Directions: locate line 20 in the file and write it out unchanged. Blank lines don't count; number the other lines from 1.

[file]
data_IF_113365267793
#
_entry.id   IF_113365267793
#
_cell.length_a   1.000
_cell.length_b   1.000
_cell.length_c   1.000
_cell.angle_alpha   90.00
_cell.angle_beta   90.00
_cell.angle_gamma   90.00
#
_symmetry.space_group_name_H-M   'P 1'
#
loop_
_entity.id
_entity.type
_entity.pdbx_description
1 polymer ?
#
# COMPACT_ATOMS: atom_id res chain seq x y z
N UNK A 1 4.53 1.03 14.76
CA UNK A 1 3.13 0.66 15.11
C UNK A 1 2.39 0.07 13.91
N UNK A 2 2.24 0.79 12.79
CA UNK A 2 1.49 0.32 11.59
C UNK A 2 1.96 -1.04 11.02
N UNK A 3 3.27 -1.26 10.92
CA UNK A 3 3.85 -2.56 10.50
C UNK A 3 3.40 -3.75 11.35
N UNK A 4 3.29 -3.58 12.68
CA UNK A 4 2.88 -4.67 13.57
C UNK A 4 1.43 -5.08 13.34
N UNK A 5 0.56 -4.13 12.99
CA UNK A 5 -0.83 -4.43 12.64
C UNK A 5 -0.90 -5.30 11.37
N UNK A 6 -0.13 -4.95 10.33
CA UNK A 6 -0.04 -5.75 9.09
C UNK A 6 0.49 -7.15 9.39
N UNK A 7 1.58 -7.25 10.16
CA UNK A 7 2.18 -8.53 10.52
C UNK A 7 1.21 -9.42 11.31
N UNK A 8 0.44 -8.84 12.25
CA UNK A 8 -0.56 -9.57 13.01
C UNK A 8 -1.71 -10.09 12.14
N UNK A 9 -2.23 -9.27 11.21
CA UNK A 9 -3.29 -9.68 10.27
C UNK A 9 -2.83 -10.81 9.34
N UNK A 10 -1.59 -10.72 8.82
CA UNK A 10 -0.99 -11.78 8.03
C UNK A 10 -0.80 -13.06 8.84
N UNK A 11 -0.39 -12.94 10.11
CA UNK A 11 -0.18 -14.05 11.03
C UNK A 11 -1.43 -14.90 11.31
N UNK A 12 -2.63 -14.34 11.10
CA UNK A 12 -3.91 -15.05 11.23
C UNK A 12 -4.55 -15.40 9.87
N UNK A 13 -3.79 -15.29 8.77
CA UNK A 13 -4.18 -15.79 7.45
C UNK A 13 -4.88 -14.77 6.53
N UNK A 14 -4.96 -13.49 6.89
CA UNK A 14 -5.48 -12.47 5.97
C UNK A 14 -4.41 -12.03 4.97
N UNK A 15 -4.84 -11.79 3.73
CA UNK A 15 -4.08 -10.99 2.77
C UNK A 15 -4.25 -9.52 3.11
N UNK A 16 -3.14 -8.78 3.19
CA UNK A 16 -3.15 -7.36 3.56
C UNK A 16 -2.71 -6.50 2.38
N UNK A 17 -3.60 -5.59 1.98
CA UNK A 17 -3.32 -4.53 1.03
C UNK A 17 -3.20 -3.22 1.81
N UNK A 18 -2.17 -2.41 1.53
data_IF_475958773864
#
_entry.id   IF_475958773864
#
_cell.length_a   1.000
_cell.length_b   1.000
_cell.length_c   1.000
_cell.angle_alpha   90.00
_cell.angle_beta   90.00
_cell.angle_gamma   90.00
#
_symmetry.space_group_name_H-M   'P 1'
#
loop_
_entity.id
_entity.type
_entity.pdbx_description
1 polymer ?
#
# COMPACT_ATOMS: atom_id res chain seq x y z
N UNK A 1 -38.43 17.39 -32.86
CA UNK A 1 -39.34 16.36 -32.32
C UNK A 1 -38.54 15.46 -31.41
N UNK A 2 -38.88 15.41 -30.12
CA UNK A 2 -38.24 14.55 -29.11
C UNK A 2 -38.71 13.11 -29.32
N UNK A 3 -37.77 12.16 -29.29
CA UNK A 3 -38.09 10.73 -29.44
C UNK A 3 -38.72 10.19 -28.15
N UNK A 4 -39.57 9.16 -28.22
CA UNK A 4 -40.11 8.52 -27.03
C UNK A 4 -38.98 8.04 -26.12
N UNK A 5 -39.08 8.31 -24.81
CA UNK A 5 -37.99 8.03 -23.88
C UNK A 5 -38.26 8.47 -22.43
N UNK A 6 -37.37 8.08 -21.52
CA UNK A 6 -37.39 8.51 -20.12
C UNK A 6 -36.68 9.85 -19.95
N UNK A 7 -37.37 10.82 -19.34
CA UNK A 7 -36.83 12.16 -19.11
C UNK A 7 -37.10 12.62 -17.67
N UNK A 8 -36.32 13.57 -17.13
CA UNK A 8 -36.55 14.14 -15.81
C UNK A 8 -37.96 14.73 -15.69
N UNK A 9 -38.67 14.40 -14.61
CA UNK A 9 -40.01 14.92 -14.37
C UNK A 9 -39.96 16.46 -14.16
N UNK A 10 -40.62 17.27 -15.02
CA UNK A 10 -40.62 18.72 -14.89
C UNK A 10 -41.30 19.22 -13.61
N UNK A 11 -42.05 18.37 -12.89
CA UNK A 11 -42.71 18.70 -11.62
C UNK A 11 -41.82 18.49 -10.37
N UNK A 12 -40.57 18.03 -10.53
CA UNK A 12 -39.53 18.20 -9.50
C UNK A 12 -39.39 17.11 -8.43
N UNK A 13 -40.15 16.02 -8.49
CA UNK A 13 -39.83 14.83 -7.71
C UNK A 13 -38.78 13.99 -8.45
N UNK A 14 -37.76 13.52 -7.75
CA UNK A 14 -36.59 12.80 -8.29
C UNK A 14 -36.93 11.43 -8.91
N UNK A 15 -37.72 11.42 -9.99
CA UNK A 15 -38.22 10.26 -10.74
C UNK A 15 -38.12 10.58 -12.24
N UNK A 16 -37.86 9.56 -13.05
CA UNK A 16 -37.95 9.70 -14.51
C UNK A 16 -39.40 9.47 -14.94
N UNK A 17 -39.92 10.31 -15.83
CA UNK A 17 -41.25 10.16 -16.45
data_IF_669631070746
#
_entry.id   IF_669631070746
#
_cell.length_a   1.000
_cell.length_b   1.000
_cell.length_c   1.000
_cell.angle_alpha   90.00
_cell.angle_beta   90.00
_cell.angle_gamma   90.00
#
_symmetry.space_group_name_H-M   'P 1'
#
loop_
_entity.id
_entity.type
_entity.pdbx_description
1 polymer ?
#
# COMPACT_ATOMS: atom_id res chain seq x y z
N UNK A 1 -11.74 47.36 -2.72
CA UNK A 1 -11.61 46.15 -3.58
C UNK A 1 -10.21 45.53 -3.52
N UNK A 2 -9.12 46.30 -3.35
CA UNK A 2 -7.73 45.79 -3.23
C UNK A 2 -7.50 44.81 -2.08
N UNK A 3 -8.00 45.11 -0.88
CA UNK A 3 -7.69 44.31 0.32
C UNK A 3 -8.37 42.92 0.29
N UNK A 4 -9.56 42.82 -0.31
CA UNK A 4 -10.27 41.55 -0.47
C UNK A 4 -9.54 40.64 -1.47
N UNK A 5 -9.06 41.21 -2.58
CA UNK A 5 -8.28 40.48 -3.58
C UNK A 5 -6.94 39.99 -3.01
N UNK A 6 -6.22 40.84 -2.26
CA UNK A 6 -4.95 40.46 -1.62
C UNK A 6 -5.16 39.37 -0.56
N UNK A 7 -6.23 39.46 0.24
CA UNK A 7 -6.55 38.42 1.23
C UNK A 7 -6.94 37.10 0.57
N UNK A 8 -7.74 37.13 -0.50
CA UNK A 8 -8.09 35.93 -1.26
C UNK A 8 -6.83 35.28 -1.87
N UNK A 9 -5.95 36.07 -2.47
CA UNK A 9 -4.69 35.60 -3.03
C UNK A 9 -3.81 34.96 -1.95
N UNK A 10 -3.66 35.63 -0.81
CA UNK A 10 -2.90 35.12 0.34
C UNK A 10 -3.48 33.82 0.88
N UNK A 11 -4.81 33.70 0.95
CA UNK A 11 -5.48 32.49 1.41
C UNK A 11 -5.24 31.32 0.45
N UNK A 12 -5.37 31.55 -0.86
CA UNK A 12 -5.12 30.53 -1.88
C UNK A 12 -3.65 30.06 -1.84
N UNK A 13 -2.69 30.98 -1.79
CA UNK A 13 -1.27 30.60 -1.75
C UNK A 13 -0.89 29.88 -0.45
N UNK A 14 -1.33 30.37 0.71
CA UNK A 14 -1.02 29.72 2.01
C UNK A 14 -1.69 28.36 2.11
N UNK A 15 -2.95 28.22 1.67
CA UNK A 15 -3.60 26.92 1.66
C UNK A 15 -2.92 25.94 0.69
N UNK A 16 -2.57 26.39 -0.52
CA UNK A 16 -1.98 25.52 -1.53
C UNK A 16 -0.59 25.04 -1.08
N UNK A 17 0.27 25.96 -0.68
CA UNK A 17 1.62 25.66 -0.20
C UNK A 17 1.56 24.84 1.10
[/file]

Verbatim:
# COMPACT_ATOMS: atom_id res chain seq x y z